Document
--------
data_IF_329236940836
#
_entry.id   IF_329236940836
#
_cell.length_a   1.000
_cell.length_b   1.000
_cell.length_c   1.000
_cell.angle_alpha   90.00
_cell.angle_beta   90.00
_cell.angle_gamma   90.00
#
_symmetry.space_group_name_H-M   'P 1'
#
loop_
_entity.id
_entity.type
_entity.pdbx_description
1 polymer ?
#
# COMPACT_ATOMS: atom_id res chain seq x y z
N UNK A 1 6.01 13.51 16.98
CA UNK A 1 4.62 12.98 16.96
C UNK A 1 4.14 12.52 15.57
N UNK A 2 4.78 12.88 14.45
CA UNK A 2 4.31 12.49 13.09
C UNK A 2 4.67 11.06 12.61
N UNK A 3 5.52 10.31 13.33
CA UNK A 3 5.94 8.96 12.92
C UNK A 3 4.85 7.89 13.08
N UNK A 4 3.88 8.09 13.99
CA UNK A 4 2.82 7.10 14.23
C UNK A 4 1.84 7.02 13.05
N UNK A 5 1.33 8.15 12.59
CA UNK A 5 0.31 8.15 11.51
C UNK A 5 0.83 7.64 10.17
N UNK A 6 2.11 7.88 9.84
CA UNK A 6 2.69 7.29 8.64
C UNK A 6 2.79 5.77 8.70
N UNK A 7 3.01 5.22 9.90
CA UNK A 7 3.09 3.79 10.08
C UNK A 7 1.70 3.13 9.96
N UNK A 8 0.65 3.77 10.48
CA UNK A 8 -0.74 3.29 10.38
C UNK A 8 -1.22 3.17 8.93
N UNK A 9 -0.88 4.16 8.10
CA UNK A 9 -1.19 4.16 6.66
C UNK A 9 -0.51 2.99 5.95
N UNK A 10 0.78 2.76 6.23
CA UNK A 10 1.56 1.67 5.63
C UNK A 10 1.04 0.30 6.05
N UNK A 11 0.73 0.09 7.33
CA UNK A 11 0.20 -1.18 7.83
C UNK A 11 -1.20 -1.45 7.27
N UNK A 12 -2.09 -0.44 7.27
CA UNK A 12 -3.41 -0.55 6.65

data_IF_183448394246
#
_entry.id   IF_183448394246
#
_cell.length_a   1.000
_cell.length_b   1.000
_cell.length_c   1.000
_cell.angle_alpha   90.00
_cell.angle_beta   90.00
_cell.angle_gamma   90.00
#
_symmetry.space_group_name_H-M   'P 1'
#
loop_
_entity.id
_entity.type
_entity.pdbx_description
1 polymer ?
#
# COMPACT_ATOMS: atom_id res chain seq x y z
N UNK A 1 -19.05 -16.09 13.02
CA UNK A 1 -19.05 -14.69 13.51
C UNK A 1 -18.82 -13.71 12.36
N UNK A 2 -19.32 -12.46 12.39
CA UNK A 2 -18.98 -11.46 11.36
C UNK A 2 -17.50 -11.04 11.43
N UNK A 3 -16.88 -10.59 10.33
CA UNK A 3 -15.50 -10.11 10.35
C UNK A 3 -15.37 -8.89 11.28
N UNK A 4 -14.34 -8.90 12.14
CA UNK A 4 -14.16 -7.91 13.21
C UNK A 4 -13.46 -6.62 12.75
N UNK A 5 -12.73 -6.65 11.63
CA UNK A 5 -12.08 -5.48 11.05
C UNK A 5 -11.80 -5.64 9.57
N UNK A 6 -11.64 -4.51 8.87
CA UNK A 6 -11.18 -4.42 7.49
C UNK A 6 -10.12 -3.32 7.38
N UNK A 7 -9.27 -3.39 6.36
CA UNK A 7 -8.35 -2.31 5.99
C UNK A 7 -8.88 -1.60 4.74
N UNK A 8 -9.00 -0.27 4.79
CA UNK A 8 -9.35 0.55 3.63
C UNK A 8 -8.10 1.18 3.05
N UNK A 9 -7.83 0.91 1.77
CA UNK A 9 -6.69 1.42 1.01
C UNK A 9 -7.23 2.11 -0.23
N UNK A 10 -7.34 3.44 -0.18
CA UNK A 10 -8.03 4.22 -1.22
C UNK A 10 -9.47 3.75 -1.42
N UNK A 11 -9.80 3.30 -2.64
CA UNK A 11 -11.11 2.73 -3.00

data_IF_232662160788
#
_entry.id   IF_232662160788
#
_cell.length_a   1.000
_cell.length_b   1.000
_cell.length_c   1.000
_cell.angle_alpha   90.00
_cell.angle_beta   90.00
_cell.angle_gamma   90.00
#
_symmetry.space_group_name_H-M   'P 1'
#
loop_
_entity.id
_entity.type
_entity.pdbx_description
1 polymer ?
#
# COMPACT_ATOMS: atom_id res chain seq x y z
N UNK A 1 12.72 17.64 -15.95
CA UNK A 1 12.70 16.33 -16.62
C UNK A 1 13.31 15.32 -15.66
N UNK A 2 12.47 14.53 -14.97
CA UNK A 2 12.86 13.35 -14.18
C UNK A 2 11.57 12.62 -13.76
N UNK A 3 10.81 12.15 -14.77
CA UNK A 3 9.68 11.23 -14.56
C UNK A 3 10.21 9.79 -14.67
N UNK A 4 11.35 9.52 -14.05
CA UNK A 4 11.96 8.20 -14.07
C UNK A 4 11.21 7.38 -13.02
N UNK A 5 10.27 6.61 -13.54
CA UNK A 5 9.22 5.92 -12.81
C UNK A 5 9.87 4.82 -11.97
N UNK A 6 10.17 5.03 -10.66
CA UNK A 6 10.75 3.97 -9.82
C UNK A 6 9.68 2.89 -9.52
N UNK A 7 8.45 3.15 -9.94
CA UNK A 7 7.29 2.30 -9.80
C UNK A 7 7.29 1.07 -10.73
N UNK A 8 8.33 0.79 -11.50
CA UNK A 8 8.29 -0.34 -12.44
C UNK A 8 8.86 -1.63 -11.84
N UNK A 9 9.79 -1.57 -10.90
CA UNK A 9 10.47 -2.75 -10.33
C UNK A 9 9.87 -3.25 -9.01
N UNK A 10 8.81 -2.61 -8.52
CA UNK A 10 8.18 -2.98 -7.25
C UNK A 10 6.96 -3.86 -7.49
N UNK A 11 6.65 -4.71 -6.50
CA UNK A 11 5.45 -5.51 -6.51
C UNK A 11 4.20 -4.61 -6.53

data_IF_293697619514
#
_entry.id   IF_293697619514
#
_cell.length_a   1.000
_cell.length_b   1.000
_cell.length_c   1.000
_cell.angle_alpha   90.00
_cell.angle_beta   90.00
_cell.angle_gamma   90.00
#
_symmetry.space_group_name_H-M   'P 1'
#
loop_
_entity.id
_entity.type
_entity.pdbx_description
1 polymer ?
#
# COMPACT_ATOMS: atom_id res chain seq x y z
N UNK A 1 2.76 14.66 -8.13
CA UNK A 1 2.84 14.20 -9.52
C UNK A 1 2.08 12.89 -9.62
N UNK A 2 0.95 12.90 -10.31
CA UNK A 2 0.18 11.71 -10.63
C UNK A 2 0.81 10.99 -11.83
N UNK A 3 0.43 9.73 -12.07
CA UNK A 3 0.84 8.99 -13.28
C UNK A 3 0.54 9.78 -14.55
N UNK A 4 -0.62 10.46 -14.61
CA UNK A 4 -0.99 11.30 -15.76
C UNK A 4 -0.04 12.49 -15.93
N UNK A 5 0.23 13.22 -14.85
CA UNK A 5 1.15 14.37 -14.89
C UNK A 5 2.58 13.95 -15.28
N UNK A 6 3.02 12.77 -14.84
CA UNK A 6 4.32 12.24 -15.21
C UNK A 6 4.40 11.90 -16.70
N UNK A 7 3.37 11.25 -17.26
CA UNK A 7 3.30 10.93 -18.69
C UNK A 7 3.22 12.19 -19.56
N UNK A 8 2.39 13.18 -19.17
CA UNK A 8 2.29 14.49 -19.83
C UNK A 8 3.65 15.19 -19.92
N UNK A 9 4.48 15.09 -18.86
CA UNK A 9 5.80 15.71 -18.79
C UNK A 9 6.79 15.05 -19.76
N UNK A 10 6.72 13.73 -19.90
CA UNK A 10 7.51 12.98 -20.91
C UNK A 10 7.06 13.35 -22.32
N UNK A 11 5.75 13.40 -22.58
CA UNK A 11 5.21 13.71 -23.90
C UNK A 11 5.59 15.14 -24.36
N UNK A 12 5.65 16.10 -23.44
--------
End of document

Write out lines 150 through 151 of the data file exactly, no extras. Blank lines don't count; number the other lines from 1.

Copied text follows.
CA UNK A 8 8.29 -0.34 -12.44
C UNK A 8 8.86 -1.63 -11.84